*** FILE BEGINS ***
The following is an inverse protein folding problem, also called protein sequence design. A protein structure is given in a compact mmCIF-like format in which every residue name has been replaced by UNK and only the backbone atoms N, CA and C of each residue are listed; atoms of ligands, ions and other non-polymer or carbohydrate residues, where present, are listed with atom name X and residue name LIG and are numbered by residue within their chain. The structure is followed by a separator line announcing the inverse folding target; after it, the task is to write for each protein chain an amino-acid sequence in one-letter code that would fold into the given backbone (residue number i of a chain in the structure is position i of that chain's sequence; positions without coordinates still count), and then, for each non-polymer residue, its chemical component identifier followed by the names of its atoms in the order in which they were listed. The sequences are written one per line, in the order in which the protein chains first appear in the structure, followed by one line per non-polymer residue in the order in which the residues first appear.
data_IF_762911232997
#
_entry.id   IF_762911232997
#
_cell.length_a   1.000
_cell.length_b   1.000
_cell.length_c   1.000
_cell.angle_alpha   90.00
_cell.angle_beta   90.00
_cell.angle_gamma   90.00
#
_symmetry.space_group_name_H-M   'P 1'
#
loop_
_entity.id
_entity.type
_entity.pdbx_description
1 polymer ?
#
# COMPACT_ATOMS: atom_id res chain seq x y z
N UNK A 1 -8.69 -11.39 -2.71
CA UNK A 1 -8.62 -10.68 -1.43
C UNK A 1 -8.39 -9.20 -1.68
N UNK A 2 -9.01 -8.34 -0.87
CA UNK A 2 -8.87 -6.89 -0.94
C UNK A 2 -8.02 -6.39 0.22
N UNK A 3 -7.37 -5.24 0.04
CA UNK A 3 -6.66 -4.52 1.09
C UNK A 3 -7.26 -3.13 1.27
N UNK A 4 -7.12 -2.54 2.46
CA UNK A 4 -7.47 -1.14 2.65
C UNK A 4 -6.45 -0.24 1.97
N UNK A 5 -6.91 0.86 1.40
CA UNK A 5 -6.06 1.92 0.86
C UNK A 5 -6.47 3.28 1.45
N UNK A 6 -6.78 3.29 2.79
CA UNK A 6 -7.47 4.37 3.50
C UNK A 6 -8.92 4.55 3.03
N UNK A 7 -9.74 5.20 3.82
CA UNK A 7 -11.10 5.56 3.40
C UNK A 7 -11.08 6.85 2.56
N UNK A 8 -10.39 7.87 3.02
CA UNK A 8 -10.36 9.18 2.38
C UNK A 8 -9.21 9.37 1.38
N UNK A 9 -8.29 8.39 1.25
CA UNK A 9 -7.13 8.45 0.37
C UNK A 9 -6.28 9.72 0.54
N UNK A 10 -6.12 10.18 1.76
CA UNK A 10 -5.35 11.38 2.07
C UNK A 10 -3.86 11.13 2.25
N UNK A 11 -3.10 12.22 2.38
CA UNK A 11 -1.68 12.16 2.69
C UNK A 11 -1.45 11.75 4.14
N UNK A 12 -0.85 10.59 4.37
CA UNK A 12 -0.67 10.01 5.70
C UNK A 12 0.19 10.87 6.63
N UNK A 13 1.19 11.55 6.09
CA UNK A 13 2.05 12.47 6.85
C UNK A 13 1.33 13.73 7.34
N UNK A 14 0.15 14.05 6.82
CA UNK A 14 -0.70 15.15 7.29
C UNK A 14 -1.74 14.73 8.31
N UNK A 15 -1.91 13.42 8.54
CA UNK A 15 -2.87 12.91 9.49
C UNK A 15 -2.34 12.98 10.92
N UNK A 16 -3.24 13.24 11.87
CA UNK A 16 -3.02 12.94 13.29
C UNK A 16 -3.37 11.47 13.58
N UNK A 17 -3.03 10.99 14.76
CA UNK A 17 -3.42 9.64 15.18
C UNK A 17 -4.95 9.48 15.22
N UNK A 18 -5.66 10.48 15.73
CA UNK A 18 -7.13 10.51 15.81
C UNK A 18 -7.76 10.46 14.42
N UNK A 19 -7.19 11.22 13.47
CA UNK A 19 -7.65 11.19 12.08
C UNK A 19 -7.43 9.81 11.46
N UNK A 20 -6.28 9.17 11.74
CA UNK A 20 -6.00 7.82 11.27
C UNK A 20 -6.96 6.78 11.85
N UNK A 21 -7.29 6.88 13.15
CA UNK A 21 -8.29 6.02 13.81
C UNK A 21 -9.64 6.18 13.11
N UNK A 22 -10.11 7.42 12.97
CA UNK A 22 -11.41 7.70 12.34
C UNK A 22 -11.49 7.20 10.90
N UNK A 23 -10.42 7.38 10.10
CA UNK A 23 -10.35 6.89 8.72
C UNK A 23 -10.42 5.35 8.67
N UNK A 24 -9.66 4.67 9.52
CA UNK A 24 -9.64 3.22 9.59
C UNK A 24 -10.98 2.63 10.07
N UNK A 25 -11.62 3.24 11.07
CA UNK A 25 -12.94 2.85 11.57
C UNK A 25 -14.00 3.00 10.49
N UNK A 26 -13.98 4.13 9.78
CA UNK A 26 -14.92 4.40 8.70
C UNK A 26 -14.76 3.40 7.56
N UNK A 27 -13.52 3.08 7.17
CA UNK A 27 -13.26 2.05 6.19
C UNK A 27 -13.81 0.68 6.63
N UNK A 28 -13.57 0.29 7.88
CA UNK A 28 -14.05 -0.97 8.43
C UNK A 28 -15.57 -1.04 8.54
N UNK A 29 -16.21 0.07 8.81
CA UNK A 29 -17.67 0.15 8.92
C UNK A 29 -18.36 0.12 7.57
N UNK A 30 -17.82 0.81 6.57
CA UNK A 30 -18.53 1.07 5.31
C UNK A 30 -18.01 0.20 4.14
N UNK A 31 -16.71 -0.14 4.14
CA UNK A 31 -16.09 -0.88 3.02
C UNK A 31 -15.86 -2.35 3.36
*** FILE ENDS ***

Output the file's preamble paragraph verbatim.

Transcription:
The following is an inverse protein folding problem, also called protein sequence design. A protein structure is given in a compact mmCIF-like format in which every residue name has been replaced by UNK and only the backbone atoms N, CA and C of each residue are listed; atoms of ligands, ions and other non-polymer or carbohydrate residues, where present, are listed with atom name X and residue name LIG and are numbered by residue within their chain. The structure is followed by a separator line announcing the inverse folding target; after it, the task is to write for each protein chain an amino-acid sequence in one-letter code that would fold into the given backbone (residue number i of a chain in the structure is position i of that chain's sequence; positions without coordinates still count), and then, for each non-polymer residue, its chemical component identifier followed by the names of its atoms in the order in which they were listed. The sequences are written one per line, in the order in which the protein chains first appear in the structure, followed by one line per non-polymer residue in the order in which the residues first appear.